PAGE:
Posted: 01/19/2009 at 4:30pm
A Review of Frank Viola’s Reimagining Church
by Steve Eastman
Many people have questioned the institutional church for years. Recently the trend has been accelerating. Some have simply dropped out and drifted away from God. Others have sought an alternative. Frank Viola is in the second category. His name is synonymous with one of the most controversial Christian books of all time, Pagan Christianity. In that recently updated and expanded book, he obliterates so many traditions he may as well have be smashing a wrecking ball against a Gothic cathedral. But the dust has settled. It is time to rebuild. Reimagining Church leads the reader to a concept of church that many find satisfying both in terms of faithfulness to the Bible and authentic spiritual experience.
It is only fitting that Viola introduces the dilemma we are in with a history lesson involving the church in the Middle Ages. Astronomers were having trouble understanding the motions of the planets. Church dogma taught, independent of the Bible, that the planets revolve around Earth. Copernicus came along and developed an alternate theory – all planets, including Earth, revolve around the sun. All the experts opposed him, but his system worked and was eventually adopted. The moral of the story is -- listen to God, but don’t put words in His mouth.
Viola covers many topics well, but I was particularly impressed with the half of the book that covers leadership and accountability. He argues well that Jesus is the Head of all of us and that at any moment He may express Himself through any member of the Body. Some may ask, “What about elders?” Here’s what Reimagining Church has to say:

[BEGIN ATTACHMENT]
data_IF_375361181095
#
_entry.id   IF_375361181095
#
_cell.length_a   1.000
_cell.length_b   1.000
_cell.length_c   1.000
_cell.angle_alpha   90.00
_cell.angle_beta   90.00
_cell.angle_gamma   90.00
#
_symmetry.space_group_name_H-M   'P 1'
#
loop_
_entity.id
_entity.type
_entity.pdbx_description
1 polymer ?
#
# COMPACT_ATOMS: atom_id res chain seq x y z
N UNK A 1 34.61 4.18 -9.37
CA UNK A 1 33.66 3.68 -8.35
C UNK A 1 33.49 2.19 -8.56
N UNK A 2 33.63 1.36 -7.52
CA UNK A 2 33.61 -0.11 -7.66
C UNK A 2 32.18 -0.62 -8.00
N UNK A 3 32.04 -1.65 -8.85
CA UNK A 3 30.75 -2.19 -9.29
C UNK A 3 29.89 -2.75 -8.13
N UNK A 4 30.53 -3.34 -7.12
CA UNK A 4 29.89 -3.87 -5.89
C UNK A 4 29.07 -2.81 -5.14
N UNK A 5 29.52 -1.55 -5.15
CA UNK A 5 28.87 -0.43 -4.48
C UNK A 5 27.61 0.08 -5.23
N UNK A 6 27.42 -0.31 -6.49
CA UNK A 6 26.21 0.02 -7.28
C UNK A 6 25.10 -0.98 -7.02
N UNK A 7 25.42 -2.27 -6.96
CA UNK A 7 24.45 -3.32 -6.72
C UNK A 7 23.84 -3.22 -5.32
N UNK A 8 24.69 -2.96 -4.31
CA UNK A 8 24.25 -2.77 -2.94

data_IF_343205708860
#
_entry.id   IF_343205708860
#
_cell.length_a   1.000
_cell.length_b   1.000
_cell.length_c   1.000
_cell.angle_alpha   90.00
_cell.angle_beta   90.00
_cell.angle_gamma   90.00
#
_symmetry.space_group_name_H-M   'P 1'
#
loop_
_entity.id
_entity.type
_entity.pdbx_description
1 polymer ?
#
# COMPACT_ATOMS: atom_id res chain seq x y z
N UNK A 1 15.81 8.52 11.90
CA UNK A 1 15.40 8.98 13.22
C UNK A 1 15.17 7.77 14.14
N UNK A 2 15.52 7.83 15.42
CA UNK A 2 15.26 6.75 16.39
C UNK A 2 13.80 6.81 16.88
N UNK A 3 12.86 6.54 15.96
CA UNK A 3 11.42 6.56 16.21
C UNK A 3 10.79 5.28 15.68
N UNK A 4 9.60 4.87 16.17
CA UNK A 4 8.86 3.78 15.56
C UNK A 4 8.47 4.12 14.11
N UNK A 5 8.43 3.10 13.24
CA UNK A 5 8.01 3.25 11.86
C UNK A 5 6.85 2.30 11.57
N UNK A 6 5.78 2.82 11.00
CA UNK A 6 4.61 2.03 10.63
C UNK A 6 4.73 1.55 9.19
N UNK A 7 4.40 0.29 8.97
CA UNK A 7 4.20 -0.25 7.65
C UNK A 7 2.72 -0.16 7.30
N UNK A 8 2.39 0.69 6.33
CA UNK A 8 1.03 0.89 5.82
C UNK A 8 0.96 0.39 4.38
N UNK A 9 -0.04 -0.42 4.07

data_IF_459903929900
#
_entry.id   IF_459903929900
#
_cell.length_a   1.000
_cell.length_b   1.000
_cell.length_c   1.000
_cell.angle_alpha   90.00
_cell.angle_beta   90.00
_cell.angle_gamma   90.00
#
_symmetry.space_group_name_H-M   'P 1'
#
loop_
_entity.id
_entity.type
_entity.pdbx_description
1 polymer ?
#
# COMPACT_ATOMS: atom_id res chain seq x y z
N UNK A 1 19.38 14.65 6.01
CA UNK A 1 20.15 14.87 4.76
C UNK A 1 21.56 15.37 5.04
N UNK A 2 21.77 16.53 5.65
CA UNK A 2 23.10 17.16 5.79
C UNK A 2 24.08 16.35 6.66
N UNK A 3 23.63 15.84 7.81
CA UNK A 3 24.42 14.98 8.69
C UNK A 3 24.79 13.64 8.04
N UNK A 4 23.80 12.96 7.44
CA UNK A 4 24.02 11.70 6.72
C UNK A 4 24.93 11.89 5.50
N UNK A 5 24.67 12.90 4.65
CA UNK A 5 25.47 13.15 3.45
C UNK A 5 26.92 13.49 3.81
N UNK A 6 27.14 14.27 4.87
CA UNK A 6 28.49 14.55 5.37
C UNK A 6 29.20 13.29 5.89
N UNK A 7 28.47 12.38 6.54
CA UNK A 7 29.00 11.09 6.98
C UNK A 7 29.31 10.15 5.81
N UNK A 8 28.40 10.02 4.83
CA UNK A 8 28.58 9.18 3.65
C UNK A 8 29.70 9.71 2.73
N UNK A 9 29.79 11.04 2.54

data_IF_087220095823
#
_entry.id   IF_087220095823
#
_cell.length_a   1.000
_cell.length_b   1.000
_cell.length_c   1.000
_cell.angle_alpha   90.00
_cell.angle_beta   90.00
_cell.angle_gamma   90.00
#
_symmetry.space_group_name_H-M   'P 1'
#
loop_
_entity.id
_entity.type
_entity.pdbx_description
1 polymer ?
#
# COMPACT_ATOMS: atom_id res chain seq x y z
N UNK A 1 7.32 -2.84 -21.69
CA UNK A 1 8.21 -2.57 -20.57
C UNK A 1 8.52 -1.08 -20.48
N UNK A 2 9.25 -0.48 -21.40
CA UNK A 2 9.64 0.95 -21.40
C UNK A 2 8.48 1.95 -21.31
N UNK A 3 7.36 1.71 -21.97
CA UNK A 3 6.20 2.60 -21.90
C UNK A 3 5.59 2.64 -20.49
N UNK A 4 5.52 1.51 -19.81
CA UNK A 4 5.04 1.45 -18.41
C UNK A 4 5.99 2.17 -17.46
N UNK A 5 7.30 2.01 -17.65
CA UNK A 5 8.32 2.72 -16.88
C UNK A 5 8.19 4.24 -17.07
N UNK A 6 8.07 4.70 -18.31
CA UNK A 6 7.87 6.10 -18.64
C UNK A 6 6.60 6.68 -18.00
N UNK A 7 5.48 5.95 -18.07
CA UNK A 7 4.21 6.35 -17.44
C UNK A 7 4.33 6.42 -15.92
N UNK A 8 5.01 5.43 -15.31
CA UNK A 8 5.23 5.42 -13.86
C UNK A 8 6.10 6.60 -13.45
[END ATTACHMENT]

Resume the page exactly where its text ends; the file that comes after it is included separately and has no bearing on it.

“Their chief task was three-fold: to model servanthood in the church; to motivate the believing community toward works of service; and to mold the spiritual development of the younger believers. The elders also dealt with sticky situations in the church. But they never made decisions for the church.”
Viola makes his case in part by exposing ways the translators of the King James Bible “slanted” the meanings of certain words to buttress the hierarchy of the Church of England. For the Christian who doesn’t know Greek, the information is invaluable.
Viola includes an appendix answering questions from the opposing side. I had the mental picture of someone breathing down his neck and asking, “Well, what about this and what about that?” Unflustered, Viola answers each objection with scholarship and the advantage of having been part of the kind of church he describes.
Viola assesses other cutting edge movements of today – the megachurch, third-wave restoration, cell church and the emergent church. While acknowledging he has friends in these movements and that God is using them, he describes them under sections entitled Shopping at a Supermall, Pulled Under a Wave, Imprisoned in a Cell and Emerging into the Status Quo. While agreeing with the bulk of what Viola has to say, I would have liked to see a bit more appreciation for other anointed streams.
Reimagining Church says there are four approaches to church restoration. Some restorationists assume the Bible contains a detailed blueprint. Others overreact to the need for cultural relevance. Still others never aspire to an identifiable community that regularly meets for worship, prayer, fellowship and mutual edification. Viola picks a fourth approach -- organic expression. It promises an intimacy with Jesus that allows Him to express Himself through His people with no middleman.
Reimagining Church replaces Rethinking the Wineskin, which is no longer in print.
Visit the book's website.
Edited by Steve Eastman on 05/25/2009 at 10:54pm